In the implementation of the recent peace accords in Colombia, a key question will be how to make collective reparations to indigenous and Afro-Colombian communities that have been disproportionately affected by the conflict. Yet a future ethnic reparations program need not reinvent the wheel; recent precedent from Colombia in the form of land restitution to ethnic communities since 2011 offers important lessons for the present moment.
Collective reparation for conflict-related harms is not the only pending debt the Colombian government has to ethnic communities, however: ethnic communities are also disproportionately likely to be deprived of basic social rights (whether owing to discrimination or to lack of state services in their territories) and constitutionally-guaranteed ethnic rights. These groups still have not received reparations for violence, exploitation, genocide, and slavery they have historically suffered. The “Ethnic Chapter” of the revised peace accords with the FARC, published on November 14, 2016 explicitly acknowledges this historical violence as a context and justification for taking a differential approach to reparation for ethnic communities. Failure to recognize and remedy historical discrimination and violence against minority groups as part of transitional justice efforts prevents the transformation of material conditions that characterized the previous unjust political context. Such an omission calls into question to what extent such processes can be said to mark a true transition. In other words, repairing ethnic and racial injustice must be a critical focus of transitional justice efforts in the coming years, if they are to be truly “transitional” for minority communities in more than just name.
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Colombia's indigenous and afro-colombian communities still have not received reparations for violence, exploitation, genocide, and slavery they have historically suffered.
The Colombian experience to date has demonstrated that in practice, conflict reparations, historical reparations, indigenous rights, and social rights must be coordinated through policy and addressed simultaneously to ensure the survival and empowerment of ethnic communities. Colombia has already made some limited collective reparation to ethnic communities in the form of land restitution under Decrees 4633 and 4635, which supplement the “Law on Victims and Land Restitution” (Law 1448 of 2011) with special provisions for the reparation of indigenous and Afro-descendant communities. To date, five such court decisions have been handed down to restore the territorial rights of four indigenous communities and one Afro-descendant Consejo Comunitario (“Community Council”).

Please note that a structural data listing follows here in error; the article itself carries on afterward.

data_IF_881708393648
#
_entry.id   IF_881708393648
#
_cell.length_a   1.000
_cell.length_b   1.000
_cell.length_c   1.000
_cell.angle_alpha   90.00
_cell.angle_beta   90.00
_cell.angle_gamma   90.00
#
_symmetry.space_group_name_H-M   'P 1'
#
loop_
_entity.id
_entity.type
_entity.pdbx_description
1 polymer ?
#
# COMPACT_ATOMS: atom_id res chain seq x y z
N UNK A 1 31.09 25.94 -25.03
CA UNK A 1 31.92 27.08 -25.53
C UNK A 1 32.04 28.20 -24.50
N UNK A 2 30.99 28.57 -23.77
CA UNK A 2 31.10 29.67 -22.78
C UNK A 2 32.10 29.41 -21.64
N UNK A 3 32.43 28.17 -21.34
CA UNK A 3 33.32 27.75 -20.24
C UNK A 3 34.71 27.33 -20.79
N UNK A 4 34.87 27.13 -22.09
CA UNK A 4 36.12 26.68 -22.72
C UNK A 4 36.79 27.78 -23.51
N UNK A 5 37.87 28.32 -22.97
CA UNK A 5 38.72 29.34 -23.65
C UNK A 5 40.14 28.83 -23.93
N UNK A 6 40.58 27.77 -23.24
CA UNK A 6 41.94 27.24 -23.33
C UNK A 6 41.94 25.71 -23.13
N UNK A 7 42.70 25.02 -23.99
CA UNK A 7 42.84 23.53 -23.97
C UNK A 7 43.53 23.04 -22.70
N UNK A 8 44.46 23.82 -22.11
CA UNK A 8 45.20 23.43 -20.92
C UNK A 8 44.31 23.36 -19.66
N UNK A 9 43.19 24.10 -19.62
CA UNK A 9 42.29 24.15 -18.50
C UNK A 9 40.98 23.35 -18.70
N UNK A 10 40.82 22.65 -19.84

These cases demonstrate the promise of holistic programs that address material and symbolic measures together, but also highlight problems that can be caused by failures of institutional coordination and political will, and failures by judges and functionaries to account for cultural differences (such as linguistic differences and forms of traditional authority and social organization) in writing and implementing the decisions.
These land restitution decisions are striking because in many ways they resemble...an understanding that restoring territorial rights to ethnic communities requires resolving serious structural injustices. These land restitution decisions are striking because in many ways they resemble structural social rights litigation, reflecting an understanding that restoring territorial rights to ethnic communities requires resolving serious structural injustices. These injustices commonly include the continuing presence of armed groups; illegal mining; lack of infrastructure, adequate health services, housing, and education; and severe food insecurity, all of which prevent these communities from living securely in their territories. The decisions order national and departmental institutions to coordinate to remedy these problems, generally with close court oversight.